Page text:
Well before then, however, The Original Mackinlay had been established as the company’s flagship product to be followed later on by Mackinlay’s Legacy and Mackinlay's VOB.

In 2007, 11 bottles of Mackinlay’s Rare Old Highland Malt were found in the ice at Shackleton’s Antarctic base camp. The liquid was recreated for two limited edition releases –The Discovery and The Journey – both of which contain malt whisky from Glen Mhor and other distilleries.'

There's a clue in the quote above, did you spot it? Yes, this was the 5th and final generation of the Mackinlay dynasty. Ending in 1961, so that gives us a date and potentially labels and designs were used for a while after this, before being refreshed. On this particular bottle, there is no mention of Waverley's or Scottish & Newcastle, giving more prominence to my belief that this is a 1960s release - you argue that it could come from the late 1950s, but I prefer a safe approach until more facts are revealed.

From our own unearthed 1898 Glen Mhor Supplement - page 4 to be precise - we have this historical outline of the Mackinlay's:

'Messrs. Charles Mackinlay & Co., as is generally known, are joint partners and proprietors of Glen Mhor Distillery, and act as agents for the sale of Glen Mhor whisky. As will be indicated from the picture of the facade of their offices and also representing their bonded warehouses and export stores, the business done by this enterprising firm is a very large one. They became distillers in 1894 in order to supply the demand for a rapidly-increasing trade for a pure Highland Malt whisky for export. With this end in view they joined Mr Birnie in leasing the ground at Muirtown on which Glen Mhor Distillery was erected. The firm do a large business in England, Ireland and Scotland, also America and the Colonies, where Mackinlay's whisky during the past 15 years become very popular.'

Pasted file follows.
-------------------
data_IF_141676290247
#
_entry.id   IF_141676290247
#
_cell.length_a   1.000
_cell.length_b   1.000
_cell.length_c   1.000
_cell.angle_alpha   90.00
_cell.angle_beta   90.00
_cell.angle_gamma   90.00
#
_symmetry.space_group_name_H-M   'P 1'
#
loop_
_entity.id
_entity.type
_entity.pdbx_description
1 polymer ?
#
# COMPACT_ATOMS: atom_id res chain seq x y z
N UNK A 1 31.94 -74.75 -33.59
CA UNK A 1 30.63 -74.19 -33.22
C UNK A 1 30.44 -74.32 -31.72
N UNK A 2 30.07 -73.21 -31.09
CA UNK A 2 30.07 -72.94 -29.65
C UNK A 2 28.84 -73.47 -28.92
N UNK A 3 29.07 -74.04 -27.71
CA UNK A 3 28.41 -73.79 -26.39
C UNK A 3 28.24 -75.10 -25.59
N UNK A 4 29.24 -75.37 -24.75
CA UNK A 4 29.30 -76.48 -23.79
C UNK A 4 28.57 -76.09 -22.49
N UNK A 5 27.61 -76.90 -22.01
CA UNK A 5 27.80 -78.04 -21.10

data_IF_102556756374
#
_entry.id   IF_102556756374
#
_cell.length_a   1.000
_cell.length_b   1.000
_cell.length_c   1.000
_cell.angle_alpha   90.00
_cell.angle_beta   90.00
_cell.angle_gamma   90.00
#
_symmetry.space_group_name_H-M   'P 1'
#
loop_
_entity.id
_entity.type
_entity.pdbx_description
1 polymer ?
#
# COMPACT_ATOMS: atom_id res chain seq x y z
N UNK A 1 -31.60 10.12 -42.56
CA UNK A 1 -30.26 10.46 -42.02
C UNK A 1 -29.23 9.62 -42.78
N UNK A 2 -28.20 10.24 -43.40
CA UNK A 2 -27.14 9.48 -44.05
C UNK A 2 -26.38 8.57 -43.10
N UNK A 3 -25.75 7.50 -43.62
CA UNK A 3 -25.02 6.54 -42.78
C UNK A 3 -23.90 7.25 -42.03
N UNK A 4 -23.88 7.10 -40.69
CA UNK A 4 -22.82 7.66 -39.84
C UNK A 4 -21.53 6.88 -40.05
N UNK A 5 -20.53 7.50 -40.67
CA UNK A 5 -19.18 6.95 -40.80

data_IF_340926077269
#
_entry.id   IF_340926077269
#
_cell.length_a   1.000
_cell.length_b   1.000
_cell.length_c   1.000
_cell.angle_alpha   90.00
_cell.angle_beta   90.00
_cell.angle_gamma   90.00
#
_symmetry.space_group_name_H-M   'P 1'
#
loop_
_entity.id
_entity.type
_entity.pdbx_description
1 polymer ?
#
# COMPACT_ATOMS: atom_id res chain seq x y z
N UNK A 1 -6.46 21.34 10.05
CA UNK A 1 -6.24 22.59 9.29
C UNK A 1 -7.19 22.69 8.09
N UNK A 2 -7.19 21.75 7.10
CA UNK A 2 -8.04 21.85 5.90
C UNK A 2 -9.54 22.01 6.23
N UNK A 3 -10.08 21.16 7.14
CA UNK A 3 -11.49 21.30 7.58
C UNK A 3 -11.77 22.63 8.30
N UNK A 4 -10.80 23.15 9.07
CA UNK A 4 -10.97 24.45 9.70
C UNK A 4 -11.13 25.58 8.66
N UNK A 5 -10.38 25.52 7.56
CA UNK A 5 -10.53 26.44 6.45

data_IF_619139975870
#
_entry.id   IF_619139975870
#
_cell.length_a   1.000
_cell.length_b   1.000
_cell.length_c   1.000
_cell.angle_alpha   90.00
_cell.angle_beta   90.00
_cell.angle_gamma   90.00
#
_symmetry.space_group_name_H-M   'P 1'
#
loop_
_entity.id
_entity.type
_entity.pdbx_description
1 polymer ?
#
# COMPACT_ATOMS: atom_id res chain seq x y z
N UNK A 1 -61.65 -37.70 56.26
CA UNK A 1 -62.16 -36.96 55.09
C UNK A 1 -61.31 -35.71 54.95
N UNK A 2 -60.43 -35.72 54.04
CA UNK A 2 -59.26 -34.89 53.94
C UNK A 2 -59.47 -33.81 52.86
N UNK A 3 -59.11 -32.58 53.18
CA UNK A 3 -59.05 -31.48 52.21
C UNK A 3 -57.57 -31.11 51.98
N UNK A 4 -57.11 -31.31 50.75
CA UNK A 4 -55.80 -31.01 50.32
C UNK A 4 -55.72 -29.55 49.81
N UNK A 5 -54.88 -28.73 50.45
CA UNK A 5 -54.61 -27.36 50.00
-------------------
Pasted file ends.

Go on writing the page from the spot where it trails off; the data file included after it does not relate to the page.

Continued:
Enough of these facts and historical ramblings! I appreciate your patience and hopefully support, so let's delve into the liquid. Before we do (sorry), I just wanted to highlight after an initial tasting that confirmed the whisky was good. The contents were decanted into various bottles, as I believe in letting things come together after being opened after 6 decades in glass. A couple of weeks later, I returned to review the whisky.

Bottler: Mackinlay's

Distilled: Likely 1950s and possibly some 1960s stock

Bottled: As per the article, believed to be the 1960s, possibly the late 1950s.

Strength: 70 proof (old UK standard, divide by 1.75 to convert to ABV)

Colour: a rich, decadent caramel.

On the nose: a light arrival initially, traces of engine oil and an old room that's been locked up for years. Orange, camphor and wet concrete - that's the Glen Mhor signature. Cracked walnuts, bashed old brass and green peppercorns. A faded rustiness, sage, worn grease, honeycomb and mocha.

In the mouth: well poised, an initial suggestion of soap that soon fades as the peat steps in and endures into a long finish. Spent smoke and old ashes, charred beef with a pleasant oiliness. The fruit in here has lost its vibrancy and sparkle, being swamped by more dominant flavours. Black peppercorns and a rusted old bar joins in on the finish. 

My thoughts

Very evidently an old-style blend with a high malt ratio and those subtle smoky and sooty flavours that you associate with a more manual and direct-fired era. Much to enjoy, much to appreciate and you can pick up the Glen Mhor aspects. Glen Albyn is likely more of the softer faded fruits and with 2 distilleries under its belt, would Mackinlay's look to outside their portfolio for other distilleries in blend? We'll probably never know, but with the exception of some grain whisky, this is very much an Inverness-based blend. 

Score: 8/10